Here is what the 4 pieces would look like if you wanted to glue them back to back.

Step 4: Printing

Just a quick look and what you'll probably see when you slice. You'll either be doing multimedia like the first image, or changing color between layers as the second image shows.

Depending on your printer, you could pause and change filaments between the layers you want, or you could add to the gcode in your slicer:

{REPLACE "; layer ???, Z =" "M600\n; Color Change, Z ="}
{REPLACE "; layer ???, Z =" "M600\n; Color Change, Z ="}
{REPLACE "; layer ???, Z =" "M600\n; Color Change, Z ="}
{REPLACE "; layer ???, Z =" "M600\n; Color Change, Z ="}

Remember to replace ??? with the layer numbers. You should be able to do as many changes as you want to. Whatever number you put, it should change before that layer.

Step 5: Gluing

If you decide to glue pieces back to back to get a better overall (front to back) look (regardless of if you use the multimedia print or not) you can follow along here.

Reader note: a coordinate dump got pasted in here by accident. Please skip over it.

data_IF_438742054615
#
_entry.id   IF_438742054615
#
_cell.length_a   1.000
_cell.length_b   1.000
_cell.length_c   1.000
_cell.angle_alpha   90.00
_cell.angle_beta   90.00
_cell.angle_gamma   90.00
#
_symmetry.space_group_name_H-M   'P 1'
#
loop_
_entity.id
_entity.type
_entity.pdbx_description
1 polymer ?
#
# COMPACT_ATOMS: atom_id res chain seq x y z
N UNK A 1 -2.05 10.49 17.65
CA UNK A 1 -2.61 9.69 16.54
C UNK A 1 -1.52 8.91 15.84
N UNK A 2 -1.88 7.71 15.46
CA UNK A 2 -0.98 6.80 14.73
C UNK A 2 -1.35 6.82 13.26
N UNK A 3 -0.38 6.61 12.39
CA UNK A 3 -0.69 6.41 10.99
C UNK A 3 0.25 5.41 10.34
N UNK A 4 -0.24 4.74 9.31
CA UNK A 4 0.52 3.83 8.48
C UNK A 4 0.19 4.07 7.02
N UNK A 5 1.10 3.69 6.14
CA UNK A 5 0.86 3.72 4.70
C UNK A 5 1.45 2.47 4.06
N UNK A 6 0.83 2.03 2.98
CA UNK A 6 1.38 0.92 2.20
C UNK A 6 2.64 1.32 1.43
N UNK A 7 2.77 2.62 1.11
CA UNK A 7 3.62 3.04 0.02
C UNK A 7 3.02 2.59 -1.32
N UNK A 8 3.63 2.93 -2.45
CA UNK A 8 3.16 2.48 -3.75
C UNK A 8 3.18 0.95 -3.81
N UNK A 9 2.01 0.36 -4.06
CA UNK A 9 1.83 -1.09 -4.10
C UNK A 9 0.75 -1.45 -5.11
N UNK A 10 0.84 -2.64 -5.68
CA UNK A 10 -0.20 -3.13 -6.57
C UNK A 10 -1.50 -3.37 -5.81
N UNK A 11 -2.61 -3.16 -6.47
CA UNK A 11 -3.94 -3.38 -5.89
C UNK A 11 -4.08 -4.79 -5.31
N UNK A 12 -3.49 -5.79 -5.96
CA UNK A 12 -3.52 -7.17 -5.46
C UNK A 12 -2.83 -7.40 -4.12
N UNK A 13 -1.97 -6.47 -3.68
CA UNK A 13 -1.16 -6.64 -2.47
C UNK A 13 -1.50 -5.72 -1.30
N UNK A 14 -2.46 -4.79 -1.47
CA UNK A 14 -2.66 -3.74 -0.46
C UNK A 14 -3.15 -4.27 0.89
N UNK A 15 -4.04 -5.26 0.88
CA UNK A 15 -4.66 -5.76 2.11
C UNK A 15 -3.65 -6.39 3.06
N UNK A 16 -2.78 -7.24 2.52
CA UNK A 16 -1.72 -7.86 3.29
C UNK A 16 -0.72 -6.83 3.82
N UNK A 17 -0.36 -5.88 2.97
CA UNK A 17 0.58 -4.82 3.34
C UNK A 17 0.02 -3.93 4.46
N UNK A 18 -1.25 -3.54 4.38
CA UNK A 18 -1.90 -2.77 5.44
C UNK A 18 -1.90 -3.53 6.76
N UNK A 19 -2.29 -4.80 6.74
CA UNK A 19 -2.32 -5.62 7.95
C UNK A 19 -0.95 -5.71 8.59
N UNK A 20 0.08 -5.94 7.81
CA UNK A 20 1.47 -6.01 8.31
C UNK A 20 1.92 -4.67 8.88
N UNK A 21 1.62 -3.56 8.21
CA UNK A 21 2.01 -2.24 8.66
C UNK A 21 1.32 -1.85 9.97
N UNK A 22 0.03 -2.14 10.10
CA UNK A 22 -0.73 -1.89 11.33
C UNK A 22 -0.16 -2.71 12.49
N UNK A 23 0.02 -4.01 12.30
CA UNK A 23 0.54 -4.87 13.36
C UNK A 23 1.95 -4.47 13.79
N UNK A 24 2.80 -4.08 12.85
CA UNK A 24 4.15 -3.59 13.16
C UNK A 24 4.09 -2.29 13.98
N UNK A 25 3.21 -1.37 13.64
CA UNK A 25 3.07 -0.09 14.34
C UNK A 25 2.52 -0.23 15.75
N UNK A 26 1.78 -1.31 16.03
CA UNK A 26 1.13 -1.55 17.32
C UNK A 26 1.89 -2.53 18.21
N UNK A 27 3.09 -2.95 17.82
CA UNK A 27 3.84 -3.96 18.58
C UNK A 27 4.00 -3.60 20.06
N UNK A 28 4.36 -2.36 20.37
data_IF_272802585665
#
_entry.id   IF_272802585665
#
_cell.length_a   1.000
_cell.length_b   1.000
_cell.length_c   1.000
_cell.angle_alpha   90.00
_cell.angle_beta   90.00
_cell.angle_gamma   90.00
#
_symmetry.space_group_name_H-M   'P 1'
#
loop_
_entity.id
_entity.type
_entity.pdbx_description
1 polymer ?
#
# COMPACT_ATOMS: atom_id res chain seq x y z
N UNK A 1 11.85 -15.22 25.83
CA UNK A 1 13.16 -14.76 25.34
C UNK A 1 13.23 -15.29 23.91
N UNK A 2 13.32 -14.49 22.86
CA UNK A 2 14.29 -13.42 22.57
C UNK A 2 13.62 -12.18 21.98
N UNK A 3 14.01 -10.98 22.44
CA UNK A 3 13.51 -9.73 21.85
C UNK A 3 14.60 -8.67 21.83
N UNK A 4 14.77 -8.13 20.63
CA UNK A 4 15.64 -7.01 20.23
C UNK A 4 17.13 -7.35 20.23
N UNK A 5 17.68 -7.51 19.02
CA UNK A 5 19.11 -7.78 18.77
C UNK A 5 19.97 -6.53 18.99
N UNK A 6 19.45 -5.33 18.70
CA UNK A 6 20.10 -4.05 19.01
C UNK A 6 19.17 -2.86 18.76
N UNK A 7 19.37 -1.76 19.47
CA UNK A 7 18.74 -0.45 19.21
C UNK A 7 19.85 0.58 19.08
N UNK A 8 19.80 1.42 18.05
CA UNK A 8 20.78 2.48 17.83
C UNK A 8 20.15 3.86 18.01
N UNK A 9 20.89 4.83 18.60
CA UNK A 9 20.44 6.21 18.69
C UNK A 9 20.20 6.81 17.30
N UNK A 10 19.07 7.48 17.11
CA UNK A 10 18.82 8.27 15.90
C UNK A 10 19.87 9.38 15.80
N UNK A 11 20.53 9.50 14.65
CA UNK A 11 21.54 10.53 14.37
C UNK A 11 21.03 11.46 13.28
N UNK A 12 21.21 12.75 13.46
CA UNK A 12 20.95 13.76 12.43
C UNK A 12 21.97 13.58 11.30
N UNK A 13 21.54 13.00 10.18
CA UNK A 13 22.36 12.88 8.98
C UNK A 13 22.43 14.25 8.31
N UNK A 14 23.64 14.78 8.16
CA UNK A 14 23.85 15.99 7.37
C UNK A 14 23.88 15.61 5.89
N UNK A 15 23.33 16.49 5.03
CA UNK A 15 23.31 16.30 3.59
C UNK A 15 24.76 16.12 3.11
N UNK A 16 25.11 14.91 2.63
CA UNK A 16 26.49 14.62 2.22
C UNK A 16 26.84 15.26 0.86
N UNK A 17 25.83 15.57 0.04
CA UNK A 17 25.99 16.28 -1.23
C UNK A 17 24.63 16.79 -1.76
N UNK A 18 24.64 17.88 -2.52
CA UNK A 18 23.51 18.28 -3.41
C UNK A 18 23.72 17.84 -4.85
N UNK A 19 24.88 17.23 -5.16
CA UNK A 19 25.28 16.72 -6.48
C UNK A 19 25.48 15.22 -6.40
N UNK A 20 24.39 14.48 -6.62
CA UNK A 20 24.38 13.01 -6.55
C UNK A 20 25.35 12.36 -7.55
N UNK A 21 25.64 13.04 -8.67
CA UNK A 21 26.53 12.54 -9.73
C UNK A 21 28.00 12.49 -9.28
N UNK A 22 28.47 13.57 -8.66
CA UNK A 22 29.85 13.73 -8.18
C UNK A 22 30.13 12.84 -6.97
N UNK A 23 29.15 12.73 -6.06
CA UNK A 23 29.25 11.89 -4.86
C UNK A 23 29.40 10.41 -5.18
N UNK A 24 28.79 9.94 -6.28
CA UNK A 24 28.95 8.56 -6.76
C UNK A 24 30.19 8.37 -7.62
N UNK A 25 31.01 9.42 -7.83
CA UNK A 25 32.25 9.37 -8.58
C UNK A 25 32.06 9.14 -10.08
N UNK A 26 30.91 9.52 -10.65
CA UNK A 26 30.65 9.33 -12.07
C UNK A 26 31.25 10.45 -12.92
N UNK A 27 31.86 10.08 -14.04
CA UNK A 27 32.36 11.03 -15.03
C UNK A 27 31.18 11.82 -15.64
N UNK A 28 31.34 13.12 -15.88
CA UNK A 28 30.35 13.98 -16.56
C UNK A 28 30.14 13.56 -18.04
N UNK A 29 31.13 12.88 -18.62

You can use your favorite 3D printing glue if you want. I have found Weld-On 4 Acrylic Adhesive works well for getting a strong hold, just be careful as it sticks super fast, so make sure you are lined up and sure when you press them together because there is no adjusting.

This glue also dries really fast which is nice.

Step 6: Make Earrings

WIth your finished prints or finished glued prints, you are ready to add the earrings. I find it works best if you use a jump ring between the design and the earring.

Step 7: Multi-Media Versus Layered

Here's a look at the multi-media, in the back, and the layered ones, in the front to see a clear difference.

You can see front and back; there isn't a difference for multi-media, but with layered you can see the back is all one color, the base color.

Step 8: More Color Combinations

I've done a variety with 5 layers, but you can also get a good look with 2 and changing color every other layer.

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    6 Discussions

    0
    Marve48
    Marve48

    16 days ago

    Very creative, love the colours you choose.

    0
    Penolopy Bulnick
    Penolopy Bulnick

    Reply 16 days ago

    Thanks! I love to try out new combinations :)

    0
    MalihaP
    MalihaP

    17 days ago

    Wow, so creative!!

    1
    HollyMann
    HollyMann

    17 days ago

    The earrings look amazing - I really like how they turned out!